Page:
As scientists the world over race to develop a coronavirus vaccine and antibody test, the primary action we can take now is to shelter in place. By doing so, we not only support our communities, but we help lighten the burden of the heroic men and women working on the front lines.
We can also take steps to improve our personal health and cultivate resilience. All signs point to the pandemic being around longer than we would like. Healthy habits we develop now will continue to support us when we return to a new normal.
Two webinars I recently attended provided alternative yet overlapping recommendations for optimal health during the pandemic. As we hunker down for these next weeks and perhaps longer, I highly recommend watching them.
The first provides insights from the ancient wisdom of Ayurveda. Moderated by Dr. Balram Singh, Chairman of the Boston Center for Health and Human Development, it features Dr. Pratap Chauhan, Founder of Jiva Ayurveda in New Delhi, India, and Dr. Timothy McCall, author and Founder/Director of Yoga As Medicine Seminars, from Burlington, VT.
The second webinar includes a panel led by noted Functional Medicine Practitioner and author Dr. Mark Hyman with three of his longtime colleagues. Each discuss best practices to boost immune function and resilience related to their areas of expertise.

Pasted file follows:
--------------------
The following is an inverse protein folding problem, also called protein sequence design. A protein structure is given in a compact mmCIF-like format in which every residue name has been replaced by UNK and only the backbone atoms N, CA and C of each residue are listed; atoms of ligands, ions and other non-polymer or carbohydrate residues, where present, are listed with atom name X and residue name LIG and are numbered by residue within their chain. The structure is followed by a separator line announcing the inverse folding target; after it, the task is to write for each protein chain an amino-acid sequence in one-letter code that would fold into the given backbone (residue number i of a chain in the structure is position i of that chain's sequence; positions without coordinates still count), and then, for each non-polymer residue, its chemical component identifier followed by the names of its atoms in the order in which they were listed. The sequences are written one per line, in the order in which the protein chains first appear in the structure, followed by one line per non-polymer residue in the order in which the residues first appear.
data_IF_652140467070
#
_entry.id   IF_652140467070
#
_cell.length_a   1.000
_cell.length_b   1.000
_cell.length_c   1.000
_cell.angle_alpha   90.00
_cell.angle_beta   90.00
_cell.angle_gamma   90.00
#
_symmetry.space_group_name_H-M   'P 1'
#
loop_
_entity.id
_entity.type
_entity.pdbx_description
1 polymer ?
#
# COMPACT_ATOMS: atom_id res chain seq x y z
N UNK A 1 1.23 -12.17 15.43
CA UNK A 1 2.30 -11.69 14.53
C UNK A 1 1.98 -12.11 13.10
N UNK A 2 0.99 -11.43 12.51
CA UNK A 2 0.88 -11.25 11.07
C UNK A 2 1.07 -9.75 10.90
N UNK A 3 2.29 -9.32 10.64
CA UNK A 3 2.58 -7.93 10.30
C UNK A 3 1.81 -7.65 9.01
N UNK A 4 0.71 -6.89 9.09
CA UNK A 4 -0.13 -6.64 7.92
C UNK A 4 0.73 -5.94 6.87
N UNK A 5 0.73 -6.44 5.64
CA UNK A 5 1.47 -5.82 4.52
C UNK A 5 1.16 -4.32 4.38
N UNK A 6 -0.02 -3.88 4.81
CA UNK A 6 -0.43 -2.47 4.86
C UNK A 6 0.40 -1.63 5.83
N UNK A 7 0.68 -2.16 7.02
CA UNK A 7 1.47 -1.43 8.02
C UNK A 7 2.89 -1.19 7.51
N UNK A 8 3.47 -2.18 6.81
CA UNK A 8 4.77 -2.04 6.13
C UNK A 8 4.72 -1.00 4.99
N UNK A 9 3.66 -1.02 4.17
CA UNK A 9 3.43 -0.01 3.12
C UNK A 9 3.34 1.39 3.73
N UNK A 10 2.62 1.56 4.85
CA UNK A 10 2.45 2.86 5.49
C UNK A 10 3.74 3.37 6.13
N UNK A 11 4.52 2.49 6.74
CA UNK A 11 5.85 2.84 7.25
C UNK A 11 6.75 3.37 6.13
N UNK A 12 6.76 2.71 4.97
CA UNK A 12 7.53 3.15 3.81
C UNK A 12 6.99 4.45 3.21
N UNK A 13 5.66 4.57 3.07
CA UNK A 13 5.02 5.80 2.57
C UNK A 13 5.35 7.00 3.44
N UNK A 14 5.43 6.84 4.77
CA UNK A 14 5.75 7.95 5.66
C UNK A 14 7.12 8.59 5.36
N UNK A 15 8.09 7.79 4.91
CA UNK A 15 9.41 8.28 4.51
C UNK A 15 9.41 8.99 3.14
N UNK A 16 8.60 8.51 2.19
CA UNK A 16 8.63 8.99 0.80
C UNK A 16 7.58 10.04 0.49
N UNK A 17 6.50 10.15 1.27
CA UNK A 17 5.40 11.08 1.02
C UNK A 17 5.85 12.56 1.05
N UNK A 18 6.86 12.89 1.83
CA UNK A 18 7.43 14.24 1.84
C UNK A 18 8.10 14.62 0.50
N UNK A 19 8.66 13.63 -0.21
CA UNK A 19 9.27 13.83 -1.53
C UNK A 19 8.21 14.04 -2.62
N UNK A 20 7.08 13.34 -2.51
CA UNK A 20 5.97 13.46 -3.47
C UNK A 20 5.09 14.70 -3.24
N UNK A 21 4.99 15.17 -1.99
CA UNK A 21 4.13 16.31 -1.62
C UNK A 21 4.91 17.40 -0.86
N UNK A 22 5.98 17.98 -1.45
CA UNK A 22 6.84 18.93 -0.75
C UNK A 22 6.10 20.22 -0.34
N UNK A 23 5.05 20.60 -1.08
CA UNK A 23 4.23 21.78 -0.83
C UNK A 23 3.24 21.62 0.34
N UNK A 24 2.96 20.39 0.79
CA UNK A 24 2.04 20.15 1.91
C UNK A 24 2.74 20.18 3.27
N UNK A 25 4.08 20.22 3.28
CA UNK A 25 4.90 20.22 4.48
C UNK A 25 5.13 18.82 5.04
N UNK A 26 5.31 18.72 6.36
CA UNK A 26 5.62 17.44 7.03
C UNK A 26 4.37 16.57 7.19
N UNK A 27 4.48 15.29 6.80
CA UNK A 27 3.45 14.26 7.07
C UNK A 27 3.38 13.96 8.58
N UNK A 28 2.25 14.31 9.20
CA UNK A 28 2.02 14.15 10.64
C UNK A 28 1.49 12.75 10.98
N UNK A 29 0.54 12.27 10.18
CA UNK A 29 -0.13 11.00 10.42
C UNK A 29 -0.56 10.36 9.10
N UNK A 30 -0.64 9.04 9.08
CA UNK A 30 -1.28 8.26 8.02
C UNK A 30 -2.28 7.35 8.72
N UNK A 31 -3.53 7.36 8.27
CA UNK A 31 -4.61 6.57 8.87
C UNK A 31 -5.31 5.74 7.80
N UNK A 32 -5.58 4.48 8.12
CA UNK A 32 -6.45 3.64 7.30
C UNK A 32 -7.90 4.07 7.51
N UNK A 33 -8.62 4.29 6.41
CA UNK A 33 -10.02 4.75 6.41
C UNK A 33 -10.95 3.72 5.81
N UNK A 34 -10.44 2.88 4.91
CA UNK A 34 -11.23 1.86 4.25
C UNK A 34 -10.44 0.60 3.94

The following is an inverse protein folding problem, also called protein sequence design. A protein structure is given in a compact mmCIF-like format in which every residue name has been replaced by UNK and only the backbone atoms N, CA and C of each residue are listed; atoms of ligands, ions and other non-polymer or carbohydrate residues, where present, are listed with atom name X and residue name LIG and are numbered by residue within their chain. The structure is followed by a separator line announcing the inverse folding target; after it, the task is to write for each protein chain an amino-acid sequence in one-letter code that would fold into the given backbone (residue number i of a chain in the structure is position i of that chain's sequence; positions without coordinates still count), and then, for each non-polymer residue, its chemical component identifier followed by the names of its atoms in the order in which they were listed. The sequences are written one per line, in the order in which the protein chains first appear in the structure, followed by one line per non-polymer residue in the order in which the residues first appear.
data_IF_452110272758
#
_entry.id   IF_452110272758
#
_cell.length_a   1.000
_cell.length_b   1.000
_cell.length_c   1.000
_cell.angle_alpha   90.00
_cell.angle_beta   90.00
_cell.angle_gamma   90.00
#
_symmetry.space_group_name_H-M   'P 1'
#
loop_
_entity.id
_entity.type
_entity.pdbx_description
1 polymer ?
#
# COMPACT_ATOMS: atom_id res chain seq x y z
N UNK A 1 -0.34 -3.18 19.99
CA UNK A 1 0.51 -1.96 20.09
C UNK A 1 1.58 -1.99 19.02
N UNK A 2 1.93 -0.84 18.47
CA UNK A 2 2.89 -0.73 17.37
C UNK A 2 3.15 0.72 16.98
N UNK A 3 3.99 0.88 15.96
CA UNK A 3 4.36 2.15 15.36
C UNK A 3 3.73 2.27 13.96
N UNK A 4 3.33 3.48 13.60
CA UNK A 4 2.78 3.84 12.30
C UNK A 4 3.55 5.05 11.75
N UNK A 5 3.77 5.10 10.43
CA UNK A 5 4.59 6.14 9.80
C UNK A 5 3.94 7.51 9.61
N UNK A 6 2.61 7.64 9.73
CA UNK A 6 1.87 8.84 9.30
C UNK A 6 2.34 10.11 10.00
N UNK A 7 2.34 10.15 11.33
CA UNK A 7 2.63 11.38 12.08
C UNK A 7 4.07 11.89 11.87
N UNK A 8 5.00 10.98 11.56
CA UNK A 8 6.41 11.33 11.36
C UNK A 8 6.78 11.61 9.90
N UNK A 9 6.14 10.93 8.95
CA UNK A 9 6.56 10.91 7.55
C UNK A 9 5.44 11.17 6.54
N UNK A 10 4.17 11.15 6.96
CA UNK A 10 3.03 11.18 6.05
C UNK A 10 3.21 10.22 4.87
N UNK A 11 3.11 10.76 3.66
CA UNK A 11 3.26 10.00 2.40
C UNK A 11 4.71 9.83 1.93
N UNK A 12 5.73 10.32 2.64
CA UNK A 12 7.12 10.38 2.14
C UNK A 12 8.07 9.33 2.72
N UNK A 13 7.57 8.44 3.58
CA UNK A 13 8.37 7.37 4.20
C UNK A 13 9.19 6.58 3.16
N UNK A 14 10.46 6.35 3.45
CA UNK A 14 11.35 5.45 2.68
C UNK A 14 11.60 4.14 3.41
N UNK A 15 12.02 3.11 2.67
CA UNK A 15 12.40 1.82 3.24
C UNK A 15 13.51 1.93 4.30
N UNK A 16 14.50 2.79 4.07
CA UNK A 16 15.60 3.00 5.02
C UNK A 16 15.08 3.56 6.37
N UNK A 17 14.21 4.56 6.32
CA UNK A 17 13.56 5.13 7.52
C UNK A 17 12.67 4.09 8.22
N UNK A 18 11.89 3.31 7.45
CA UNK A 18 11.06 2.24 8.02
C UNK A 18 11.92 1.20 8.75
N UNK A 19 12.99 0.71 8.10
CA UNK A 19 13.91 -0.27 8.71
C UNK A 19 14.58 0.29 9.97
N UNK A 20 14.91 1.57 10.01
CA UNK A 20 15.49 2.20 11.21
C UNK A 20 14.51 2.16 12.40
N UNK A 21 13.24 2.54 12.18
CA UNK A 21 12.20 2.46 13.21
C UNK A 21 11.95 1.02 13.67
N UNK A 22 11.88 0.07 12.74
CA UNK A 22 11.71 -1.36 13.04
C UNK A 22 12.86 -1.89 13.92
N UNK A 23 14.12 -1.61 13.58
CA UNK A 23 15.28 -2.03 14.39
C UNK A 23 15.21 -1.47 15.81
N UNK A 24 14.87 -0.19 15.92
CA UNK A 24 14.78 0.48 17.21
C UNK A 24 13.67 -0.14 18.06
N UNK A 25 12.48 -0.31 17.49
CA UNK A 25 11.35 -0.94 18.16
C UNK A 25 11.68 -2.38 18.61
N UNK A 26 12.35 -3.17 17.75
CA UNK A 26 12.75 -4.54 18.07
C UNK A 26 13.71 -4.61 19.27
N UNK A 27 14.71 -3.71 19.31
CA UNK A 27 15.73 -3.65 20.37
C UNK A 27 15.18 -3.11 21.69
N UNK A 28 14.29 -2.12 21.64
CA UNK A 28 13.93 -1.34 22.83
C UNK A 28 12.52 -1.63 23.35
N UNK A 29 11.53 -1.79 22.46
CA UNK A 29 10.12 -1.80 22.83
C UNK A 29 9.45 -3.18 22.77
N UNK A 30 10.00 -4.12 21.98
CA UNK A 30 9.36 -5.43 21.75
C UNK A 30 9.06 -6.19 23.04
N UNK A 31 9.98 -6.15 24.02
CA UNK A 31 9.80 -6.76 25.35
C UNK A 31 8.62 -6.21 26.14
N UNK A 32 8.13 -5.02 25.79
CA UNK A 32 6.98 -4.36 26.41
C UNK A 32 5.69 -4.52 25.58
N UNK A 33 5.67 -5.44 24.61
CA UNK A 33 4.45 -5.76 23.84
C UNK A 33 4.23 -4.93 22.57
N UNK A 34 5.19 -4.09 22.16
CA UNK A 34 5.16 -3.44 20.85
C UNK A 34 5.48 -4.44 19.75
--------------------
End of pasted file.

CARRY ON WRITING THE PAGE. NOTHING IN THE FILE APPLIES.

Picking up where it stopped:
Limit screen time
Now that I’ve given you two webinars to watch, I’ll go to the opposite end of the continuum. A big part of wellbeing while at home is learning to limit screen time. I’ve heard from many colleagues and friends about the adverse effects of too much screen time, as joyous as it may be. Many tell me they are simply exhausted from it. I call this Zoom Gloom.
Seriously, being in contact with others as we shelter in place is important—thank goodness for it! But boundaries are essential to avoid depletion. Taking regular breaks and checking in hourly to gauge how are you feeling is key. A short 3-minute break to stretch or walk around your home can help. Your physical and psychic energy is as important to immune function and vitality as the food you eat, the quality of your sleep, and the daily exercise we all need to stay well.
My husband and I love to play Scrabble online but pulling out the tabletop version has been a treat. Hold an honest-to-god book in your hands and read the old-fashioned way! Experiment with a recipe you rarely make because it takes too much time. Pick up an old hobby like drawing or playing a musical instrument, or check out free dance classes with Debbie Allen on Instagram. The latter involves screen time, but after a session or two, take it offline and dance to your own soundtrack.
Daydream. How often do we allow ourselves time for such luxury? Now’s the time.
We will get through this. Think of one action you’re willing to take this week to support your wellness. By intentionally practicing ways to improve our personal health and cultivate resilience, we may well come through it healthier, wiser, and happier.